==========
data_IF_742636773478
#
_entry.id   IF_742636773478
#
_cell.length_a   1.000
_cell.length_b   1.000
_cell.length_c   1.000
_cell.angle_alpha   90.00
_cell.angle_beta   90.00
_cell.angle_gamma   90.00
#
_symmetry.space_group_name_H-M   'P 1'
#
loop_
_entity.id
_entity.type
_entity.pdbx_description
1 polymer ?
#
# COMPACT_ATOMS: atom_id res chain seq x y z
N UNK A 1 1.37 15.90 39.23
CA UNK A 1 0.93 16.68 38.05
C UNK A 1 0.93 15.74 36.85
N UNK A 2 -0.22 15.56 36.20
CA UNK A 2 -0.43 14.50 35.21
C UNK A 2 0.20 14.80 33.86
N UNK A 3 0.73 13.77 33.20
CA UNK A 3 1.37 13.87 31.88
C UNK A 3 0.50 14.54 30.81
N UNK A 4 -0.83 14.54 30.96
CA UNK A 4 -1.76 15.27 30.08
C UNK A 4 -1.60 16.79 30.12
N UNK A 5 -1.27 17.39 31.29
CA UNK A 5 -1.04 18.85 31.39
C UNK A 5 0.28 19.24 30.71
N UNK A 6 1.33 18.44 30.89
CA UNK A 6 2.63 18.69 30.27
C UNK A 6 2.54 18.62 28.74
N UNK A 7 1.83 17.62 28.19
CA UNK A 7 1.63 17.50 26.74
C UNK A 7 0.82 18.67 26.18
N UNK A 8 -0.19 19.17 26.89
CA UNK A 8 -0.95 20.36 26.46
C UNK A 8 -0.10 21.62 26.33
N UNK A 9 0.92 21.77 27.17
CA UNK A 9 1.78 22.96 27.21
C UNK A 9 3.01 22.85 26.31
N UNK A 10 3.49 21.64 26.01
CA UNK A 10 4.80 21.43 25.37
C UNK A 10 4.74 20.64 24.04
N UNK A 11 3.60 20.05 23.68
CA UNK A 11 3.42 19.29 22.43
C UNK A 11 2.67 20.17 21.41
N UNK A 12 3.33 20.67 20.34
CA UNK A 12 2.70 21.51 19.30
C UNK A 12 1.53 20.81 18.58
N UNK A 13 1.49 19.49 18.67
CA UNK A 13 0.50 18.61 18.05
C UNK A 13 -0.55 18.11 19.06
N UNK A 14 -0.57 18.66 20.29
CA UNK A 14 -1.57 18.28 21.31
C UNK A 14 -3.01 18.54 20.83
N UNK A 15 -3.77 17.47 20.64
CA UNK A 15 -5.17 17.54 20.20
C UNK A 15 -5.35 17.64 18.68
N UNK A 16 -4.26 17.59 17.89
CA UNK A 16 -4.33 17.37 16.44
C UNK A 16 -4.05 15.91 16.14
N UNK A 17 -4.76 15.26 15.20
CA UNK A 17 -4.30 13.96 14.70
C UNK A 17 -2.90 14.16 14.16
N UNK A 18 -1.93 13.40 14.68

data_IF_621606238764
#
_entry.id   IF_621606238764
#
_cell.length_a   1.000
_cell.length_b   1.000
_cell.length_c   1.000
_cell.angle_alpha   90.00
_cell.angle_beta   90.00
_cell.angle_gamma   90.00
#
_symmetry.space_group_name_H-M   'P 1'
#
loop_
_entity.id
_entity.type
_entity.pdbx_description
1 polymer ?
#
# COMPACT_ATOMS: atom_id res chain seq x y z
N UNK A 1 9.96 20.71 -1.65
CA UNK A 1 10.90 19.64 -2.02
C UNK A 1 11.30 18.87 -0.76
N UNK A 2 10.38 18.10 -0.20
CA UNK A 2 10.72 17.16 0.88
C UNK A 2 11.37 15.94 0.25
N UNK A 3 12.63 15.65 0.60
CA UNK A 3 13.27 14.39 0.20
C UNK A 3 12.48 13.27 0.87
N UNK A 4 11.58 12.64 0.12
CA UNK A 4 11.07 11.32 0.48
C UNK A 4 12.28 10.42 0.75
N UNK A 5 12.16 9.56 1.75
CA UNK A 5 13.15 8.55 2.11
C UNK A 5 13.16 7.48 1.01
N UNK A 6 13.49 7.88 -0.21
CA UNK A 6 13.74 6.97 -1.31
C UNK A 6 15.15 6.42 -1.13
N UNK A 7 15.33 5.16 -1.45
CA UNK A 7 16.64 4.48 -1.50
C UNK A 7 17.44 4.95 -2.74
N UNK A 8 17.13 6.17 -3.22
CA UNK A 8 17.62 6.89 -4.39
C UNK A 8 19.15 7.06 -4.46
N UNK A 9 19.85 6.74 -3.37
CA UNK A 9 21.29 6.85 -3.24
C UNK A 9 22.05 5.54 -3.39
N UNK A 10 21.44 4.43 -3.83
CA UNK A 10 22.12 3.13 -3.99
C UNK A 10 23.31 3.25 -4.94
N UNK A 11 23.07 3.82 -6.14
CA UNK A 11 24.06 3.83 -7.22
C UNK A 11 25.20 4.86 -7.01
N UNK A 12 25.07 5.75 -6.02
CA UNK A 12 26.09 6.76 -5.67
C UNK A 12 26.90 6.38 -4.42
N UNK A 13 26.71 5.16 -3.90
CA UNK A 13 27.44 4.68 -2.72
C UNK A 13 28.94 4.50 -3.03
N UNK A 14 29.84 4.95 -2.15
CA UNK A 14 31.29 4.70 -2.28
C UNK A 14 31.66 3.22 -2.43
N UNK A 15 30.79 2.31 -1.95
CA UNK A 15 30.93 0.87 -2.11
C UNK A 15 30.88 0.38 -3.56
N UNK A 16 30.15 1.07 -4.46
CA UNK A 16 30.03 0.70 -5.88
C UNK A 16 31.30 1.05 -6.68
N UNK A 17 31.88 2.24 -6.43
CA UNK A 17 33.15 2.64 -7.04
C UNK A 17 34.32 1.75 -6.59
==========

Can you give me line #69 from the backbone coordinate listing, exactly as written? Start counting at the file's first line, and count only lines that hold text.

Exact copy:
N UNK A 17 -4.76 15.26 15.20